But do we really believe all this?  Does this kind of computing power really give us a more stable, more efficient financial sector?  We can learn that high frequency trading skims off money from the transactions between investors and businesses, a form of unauthorized taxation as they pre-empt genuine trades.  We witness phenomena such as the flash crash of 2010 as algorithms compound on errors to create chaotic spikes. [6]  We can hide behind the maths of risk to the exclusion of real facts such as the unsustainable house of cards that was sub-prime.  While the banking sector has pretty much recovered, there are legions of ordinary people with reduced pensions, bankrupt businesses, lost savings, without work and facing austerity measures cutting benefits and services. [7]

The impact of being able to break passwords, decrypt secure communication and monitor all internet traffic is altogether more sinister and raises questions about the kind of world we wish to live in.  We naively assume that we have nothing to hide and that such technology is used for our collective safety.  We can intercept terrorist plots and illegal business activities for example.  It is now technically possible to monitor all internet traffic in a small to medium size country [8][9] and within a year or two it will be possible to affordably do so for any country.  The cost of such processing power would apparently come in at less than one modern fighter jet.  Scaling up from the systems already available this is quite believable. [10]

When discussing such issues with an engineer friend, he claimed he was not worried because likely it would not be possible to monitor the data in any useful way.  This underestimates the ingenuity and rate of progress of the computing world.  Google serves a significant proportion of the world’s internet users and already tracks a massive range of statistics of these people.  Gmail scans emails and based on content displays adverts.  Search history, links clicked and more are stored.  Google have already showed that the theory works fine.

As people, as engineers, we like to assume that the technology we create will be used for good.  We tout the so-called Twitter and Facebook revolutions as examples of how technology is opening up the world and allowing repressed peoples to overthrow corrupt despots[11], but we fail to see how the same technologies allow those same despots to monitor their own people.  We do not hear often how the Iranian government used Facebook to identify the protestors and their families. [12]  We do not also hear often about how easy it is to track the internet activities of our heroic freedom campaigners.  And what should happen if we should become disillusioned with our own governments?  Would we be allowed to democratically protest and oust them, or would the technological might and subsequent rule of law be used against us under a flimsy patriotic pretext?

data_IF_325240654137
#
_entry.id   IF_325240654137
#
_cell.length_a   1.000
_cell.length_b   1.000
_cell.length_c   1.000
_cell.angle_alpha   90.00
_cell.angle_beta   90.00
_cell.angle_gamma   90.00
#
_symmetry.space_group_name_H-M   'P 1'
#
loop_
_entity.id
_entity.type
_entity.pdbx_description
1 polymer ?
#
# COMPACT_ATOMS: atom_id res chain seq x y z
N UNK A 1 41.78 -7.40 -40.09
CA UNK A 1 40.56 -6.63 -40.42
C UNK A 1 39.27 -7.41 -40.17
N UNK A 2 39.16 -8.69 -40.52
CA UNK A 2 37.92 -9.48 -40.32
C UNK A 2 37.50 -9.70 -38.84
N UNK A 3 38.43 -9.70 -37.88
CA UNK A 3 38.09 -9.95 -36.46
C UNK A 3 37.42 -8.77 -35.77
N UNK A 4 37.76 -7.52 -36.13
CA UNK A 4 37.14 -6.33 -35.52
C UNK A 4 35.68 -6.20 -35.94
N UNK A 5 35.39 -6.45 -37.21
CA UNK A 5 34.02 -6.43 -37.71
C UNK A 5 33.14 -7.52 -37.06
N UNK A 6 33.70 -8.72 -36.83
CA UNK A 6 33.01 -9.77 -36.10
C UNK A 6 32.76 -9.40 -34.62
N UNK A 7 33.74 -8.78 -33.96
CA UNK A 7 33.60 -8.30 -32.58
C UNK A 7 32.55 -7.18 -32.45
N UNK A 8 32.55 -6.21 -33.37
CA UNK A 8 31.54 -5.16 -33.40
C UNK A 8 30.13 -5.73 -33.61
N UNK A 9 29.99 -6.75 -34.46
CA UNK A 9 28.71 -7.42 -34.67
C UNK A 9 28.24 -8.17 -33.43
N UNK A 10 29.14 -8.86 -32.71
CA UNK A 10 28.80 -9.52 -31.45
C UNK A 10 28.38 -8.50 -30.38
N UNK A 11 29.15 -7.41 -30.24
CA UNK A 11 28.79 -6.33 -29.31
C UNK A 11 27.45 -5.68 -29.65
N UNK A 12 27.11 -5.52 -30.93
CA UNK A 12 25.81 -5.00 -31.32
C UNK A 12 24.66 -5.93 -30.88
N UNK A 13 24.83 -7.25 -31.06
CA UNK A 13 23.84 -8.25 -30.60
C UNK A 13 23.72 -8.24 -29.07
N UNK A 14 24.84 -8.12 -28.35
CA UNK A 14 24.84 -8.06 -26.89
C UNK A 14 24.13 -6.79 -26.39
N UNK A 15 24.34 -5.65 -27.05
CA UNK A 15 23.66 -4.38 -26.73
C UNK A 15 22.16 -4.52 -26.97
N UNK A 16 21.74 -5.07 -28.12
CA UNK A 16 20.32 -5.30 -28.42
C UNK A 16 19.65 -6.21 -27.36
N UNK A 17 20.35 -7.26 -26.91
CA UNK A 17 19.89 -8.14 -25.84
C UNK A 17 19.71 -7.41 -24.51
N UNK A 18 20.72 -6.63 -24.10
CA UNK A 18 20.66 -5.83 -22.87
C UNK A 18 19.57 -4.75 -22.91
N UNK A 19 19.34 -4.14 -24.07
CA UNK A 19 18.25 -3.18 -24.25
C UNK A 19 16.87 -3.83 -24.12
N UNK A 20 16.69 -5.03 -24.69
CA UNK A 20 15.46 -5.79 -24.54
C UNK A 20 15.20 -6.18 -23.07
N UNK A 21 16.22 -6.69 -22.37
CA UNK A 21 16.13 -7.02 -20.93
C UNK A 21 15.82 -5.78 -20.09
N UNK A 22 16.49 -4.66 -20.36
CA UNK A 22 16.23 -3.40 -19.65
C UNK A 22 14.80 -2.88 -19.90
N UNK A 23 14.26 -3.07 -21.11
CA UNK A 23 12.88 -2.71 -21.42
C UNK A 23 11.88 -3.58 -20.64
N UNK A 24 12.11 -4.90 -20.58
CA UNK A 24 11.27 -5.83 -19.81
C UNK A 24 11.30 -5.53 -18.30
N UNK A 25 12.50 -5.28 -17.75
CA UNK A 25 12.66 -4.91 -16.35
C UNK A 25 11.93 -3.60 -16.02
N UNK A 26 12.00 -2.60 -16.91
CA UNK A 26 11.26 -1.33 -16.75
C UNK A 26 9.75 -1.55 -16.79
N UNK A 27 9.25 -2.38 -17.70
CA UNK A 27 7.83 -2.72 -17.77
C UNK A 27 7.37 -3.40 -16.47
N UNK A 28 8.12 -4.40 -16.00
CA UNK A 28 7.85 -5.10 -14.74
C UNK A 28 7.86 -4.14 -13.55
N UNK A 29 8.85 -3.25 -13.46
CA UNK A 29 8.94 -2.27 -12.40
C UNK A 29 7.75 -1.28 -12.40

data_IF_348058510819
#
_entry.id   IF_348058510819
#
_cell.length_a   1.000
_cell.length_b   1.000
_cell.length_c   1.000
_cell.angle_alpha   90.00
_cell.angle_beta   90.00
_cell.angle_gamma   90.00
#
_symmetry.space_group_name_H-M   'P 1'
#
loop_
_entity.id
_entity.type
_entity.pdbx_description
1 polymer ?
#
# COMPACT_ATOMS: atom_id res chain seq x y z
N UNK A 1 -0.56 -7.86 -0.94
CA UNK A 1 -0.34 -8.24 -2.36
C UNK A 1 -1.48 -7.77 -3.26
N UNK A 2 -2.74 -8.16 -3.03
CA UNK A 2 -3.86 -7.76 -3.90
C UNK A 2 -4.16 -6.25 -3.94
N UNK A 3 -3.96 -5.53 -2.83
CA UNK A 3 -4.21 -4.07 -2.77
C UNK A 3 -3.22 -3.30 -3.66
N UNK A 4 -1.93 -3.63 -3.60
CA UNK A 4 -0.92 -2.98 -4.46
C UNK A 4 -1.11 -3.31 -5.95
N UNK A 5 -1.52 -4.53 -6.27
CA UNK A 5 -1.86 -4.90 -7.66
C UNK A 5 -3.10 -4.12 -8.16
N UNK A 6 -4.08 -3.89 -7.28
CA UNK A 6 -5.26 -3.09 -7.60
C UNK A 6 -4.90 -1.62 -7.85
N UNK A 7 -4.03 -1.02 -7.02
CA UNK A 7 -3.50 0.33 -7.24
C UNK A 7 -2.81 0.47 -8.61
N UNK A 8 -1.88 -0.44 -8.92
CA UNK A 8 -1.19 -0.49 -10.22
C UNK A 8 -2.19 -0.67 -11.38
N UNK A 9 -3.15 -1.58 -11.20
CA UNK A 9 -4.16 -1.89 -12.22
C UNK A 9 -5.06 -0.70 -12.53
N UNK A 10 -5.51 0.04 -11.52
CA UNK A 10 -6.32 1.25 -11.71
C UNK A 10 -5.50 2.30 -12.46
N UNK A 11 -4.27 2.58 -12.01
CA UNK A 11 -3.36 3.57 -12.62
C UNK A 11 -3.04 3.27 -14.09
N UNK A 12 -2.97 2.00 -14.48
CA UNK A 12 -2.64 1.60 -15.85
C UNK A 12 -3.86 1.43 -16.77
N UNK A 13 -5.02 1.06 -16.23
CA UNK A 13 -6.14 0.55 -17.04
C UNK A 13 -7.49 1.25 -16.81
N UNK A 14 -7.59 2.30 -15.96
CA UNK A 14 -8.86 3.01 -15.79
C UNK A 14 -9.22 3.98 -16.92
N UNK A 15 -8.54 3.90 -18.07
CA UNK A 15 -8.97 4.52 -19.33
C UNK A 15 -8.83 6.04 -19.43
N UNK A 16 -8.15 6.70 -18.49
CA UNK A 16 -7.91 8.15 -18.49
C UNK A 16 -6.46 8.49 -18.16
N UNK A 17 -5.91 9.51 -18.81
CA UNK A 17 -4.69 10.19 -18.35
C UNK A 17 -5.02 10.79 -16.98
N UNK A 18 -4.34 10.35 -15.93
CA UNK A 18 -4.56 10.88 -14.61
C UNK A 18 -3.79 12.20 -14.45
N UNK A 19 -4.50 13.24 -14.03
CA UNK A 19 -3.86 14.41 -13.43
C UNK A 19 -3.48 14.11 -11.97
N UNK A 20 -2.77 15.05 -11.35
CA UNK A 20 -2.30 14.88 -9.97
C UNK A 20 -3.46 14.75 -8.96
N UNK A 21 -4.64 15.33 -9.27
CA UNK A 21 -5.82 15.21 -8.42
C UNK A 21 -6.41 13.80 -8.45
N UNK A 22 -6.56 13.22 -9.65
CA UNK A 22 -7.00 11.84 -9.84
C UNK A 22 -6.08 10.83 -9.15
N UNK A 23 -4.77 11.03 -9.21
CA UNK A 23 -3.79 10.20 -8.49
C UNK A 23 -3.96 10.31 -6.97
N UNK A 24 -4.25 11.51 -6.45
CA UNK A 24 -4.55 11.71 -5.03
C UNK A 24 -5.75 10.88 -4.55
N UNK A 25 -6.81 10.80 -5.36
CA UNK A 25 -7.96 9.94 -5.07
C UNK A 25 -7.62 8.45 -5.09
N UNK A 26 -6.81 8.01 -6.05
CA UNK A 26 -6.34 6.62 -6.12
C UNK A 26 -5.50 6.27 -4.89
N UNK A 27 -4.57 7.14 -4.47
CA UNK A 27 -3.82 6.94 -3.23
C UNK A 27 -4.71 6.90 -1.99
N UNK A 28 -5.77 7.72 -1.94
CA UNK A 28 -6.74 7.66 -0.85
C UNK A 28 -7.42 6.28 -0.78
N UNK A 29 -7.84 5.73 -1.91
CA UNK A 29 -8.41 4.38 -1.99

And where will it all stop?  If our on-line and mobile communications can be monitored what about our off-line personal discussions with our fellow freedom fighters / terrorists (delete depending on view point)?  As Google Glass makes its entrance, backed with on-the-fly translation[13] and facial recognition [14] then we see that technically speaking we could also monitor everything we do, see, hear and say.  If we are not careful we will find that we are engaged in a technology enabled race to the bottom of morality, a desperate fight to protect a way of life that we’d already lost.


10.     “Freedom and the Future of the Internet”, Julian Assange, 2012.
12.     “The Net Delusion”, Evgeny Morozov, 2012,, p10